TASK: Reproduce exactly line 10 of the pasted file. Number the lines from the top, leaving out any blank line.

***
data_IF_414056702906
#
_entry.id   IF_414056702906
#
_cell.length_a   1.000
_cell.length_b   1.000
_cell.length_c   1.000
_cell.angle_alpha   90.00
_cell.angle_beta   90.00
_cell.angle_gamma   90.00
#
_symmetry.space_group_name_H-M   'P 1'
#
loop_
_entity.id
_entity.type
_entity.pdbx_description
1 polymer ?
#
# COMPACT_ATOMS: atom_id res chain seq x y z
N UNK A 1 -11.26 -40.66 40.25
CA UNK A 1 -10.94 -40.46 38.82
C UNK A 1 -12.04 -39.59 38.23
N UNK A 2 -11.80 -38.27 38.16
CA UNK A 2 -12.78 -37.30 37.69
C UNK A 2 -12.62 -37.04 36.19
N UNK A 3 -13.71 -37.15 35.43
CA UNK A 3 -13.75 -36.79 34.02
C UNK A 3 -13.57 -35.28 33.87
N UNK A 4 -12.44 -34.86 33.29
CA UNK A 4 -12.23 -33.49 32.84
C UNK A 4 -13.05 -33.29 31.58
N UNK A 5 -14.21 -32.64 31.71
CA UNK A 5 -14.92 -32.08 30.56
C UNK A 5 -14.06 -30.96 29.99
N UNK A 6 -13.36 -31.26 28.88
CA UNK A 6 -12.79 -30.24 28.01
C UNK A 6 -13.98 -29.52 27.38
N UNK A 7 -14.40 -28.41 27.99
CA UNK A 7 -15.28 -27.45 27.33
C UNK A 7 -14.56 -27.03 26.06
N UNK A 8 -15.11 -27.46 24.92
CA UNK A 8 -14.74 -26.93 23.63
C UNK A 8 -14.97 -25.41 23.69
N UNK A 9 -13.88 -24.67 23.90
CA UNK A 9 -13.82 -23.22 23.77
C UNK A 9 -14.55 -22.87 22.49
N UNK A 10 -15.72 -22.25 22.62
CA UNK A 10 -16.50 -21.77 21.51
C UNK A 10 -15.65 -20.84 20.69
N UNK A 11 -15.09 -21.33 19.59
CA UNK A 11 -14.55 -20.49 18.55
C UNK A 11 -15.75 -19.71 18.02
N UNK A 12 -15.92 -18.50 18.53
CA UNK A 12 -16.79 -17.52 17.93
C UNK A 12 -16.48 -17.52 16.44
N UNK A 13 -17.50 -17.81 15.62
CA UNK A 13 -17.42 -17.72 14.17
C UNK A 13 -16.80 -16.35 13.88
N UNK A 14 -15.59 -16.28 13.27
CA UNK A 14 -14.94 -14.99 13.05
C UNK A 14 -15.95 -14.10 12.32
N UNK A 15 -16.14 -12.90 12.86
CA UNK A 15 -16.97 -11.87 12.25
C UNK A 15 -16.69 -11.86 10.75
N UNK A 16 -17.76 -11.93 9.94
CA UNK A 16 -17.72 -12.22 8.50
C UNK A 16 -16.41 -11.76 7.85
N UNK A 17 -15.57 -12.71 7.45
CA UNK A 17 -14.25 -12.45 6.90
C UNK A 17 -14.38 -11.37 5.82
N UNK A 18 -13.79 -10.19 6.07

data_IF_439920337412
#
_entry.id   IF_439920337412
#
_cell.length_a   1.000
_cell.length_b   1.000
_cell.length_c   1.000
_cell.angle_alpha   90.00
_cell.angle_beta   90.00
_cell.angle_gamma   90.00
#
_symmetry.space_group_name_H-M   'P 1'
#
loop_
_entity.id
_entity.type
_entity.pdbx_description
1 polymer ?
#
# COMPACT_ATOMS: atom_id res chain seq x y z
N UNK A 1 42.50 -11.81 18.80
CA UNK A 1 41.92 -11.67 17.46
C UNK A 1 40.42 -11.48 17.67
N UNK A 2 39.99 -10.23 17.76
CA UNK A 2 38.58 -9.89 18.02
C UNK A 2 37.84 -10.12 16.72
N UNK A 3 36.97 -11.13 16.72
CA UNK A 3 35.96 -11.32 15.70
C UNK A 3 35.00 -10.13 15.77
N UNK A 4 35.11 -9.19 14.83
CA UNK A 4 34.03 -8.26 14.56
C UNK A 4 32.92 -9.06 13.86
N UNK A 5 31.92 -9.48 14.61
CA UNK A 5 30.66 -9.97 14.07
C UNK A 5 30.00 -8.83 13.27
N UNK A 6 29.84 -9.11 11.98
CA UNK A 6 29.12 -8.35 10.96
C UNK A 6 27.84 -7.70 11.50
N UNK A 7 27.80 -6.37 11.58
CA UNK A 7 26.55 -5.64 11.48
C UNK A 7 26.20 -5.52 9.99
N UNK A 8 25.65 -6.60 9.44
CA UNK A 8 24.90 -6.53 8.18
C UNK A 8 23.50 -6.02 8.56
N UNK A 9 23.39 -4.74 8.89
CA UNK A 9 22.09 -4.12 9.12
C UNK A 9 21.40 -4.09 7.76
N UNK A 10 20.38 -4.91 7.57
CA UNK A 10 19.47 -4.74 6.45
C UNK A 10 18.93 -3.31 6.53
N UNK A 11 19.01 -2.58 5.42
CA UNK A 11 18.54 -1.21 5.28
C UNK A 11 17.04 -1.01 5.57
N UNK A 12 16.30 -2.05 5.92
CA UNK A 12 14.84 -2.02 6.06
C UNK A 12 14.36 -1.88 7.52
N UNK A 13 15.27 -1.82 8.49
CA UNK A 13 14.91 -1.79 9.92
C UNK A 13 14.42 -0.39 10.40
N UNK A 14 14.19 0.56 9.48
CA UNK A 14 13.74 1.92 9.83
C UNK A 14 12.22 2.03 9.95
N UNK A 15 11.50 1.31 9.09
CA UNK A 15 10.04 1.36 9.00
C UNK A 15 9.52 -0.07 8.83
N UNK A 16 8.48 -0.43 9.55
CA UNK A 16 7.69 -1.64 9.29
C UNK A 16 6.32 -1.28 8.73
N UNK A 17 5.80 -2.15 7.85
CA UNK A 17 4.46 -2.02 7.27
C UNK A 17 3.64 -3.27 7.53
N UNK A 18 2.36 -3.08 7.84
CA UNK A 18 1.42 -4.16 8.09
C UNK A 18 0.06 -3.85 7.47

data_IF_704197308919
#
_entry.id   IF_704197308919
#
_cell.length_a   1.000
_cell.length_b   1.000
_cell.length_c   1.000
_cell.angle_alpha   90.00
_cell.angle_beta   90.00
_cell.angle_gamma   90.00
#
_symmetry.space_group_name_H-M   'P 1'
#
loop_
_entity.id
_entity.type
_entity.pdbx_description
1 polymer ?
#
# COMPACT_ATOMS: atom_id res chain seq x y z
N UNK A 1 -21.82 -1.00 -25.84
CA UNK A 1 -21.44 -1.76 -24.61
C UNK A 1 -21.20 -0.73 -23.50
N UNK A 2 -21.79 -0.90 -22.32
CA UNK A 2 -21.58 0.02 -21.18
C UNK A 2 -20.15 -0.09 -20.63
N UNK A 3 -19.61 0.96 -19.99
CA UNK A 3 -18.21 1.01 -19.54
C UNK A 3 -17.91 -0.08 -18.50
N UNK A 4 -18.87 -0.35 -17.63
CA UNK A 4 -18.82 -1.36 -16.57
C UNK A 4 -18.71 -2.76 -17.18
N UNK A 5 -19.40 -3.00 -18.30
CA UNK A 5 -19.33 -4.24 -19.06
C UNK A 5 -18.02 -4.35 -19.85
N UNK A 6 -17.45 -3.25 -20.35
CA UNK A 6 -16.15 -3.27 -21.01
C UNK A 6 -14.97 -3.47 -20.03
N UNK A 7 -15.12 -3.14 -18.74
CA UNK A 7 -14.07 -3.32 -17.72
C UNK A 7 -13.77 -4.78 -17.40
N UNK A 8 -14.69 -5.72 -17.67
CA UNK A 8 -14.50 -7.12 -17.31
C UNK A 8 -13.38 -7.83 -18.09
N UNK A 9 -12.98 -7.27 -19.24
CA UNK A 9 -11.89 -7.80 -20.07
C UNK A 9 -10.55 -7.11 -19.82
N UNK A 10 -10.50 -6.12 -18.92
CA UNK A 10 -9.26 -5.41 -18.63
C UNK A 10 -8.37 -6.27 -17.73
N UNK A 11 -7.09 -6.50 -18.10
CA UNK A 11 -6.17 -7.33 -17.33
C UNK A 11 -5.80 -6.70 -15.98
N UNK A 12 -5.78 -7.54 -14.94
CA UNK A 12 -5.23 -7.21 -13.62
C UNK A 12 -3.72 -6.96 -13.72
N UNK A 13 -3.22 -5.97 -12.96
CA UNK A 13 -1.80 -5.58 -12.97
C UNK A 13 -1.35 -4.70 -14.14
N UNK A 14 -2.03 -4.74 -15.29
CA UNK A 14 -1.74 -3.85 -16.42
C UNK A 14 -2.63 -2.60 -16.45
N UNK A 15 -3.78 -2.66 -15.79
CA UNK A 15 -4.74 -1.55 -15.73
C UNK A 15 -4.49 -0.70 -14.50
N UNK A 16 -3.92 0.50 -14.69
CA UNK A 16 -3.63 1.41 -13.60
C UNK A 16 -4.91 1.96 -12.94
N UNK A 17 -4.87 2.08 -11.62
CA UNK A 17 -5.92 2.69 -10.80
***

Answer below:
_cell.angle_gamma   90.00